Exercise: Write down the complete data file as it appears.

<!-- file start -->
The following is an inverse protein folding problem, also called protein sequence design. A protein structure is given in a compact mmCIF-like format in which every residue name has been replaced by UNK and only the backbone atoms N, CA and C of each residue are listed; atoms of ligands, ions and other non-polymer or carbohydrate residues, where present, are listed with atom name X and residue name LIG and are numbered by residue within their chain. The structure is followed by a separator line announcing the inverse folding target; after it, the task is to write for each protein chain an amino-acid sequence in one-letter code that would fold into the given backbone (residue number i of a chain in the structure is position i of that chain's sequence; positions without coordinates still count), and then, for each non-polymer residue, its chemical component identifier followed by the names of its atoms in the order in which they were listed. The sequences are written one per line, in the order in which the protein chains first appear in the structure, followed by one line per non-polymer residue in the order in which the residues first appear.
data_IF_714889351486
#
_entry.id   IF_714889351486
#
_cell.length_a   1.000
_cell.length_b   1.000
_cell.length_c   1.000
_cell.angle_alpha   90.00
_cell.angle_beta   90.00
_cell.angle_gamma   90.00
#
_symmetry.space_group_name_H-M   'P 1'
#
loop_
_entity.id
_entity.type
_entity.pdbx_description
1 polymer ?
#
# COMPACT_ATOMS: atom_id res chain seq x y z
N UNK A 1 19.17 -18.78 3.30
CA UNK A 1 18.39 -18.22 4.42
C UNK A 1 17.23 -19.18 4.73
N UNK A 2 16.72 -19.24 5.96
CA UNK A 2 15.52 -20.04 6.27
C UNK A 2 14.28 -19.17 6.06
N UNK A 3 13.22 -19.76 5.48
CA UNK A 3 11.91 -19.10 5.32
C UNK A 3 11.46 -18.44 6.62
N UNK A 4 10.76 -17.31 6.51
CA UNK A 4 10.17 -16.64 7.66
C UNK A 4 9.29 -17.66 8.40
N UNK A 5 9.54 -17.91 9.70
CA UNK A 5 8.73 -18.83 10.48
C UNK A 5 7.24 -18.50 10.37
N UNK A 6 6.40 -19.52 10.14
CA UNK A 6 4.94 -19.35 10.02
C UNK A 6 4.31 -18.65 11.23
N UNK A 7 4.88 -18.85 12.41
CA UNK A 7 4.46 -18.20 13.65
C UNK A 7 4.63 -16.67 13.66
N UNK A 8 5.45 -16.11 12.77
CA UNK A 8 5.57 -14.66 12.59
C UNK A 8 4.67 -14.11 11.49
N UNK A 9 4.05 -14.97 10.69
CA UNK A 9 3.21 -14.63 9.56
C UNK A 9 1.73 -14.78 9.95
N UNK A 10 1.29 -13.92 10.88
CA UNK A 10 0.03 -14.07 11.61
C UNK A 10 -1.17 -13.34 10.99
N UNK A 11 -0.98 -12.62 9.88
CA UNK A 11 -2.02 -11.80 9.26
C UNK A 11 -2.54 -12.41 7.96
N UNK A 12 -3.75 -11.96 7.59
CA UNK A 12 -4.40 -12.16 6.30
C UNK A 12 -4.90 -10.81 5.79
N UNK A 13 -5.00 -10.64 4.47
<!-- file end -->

The following is an inverse protein folding problem, also called protein sequence design. A protein structure is given in a compact mmCIF-like format in which every residue name has been replaced by UNK and only the backbone atoms N, CA and C of each residue are listed; atoms of ligands, ions and other non-polymer or carbohydrate residues, where present, are listed with atom name X and residue name LIG and are numbered by residue within their chain. The structure is followed by a separator line announcing the inverse folding target; after it, the task is to write for each protein chain an amino-acid sequence in one-letter code that would fold into the given backbone (residue number i of a chain in the structure is position i of that chain's sequence; positions without coordinates still count), and then, for each non-polymer residue, its chemical component identifier followed by the names of its atoms in the order in which they were listed. The sequences are written one per line, in the order in which the protein chains first appear in the structure, followed by one line per non-polymer residue in the order in which the residues first appear.
data_IF_714889351486
#
_entry.id   IF_714889351486
#
_cell.length_a   1.000
_cell.length_b   1.000
_cell.length_c   1.000
_cell.angle_alpha   90.00
_cell.angle_beta   90.00
_cell.angle_gamma   90.00
#
_symmetry.space_group_name_H-M   'P 1'
#
loop_
_entity.id
_entity.type
_entity.pdbx_description
1 polymer ?
#
# COMPACT_ATOMS: atom_id res chain seq x y z
N UNK A 1 19.17 -18.78 3.30
CA UNK A 1 18.39 -18.22 4.42
C UNK A 1 17.23 -19.18 4.73
N UNK A 2 16.72 -19.24 5.96
CA UNK A 2 15.52 -20.04 6.27
C UNK A 2 14.28 -19.17 6.06
N UNK A 3 13.22 -19.76 5.48
CA UNK A 3 11.91 -19.10 5.32
C UNK A 3 11.46 -18.44 6.62
N UNK A 4 10.76 -17.31 6.51
CA UNK A 4 10.17 -16.64 7.66
C UNK A 4 9.29 -17.66 8.40
N UNK A 5 9.54 -17.91 9.70
CA UNK A 5 8.73 -18.83 10.48
C UNK A 5 7.24 -18.50 10.37
N UNK A 6 6.40 -19.52 10.14
CA UNK A 6 4.94 -19.35 10.02
C UNK A 6 4.31 -18.65 11.23
N UNK A 7 4.88 -18.85 12.41
CA UNK A 7 4.46 -18.20 13.65
C UNK A 7 4.63 -16.67 13.66
N UNK A 8 5.45 -16.11 12.77
CA UNK A 8 5.57 -14.66 12.59
C UNK A 8 4.67 -14.11 11.49
N UNK A 9 4.05 -14.97 10.69
CA UNK A 9 3.21 -14.63 9.56
C UNK A 9 1.73 -14.78 9.95
N UNK A 10 1.29 -13.92 10.88
CA UNK A 10 0.03 -14.07 11.61
C UNK A 10 -1.17 -13.34 10.99
N UNK A 11 -0.98 -12.62 9.88
CA UNK A 11 -2.02 -11.80 9.26
C UNK A 11 -2.54 -12.41 7.96
N UNK A 12 -3.75 -11.96 7.59
CA UNK A 12 -4.40 -12.16 6.30
C UNK A 12 -4.90 -10.81 5.79
N UNK A 13 -5.00 -10.64 4.47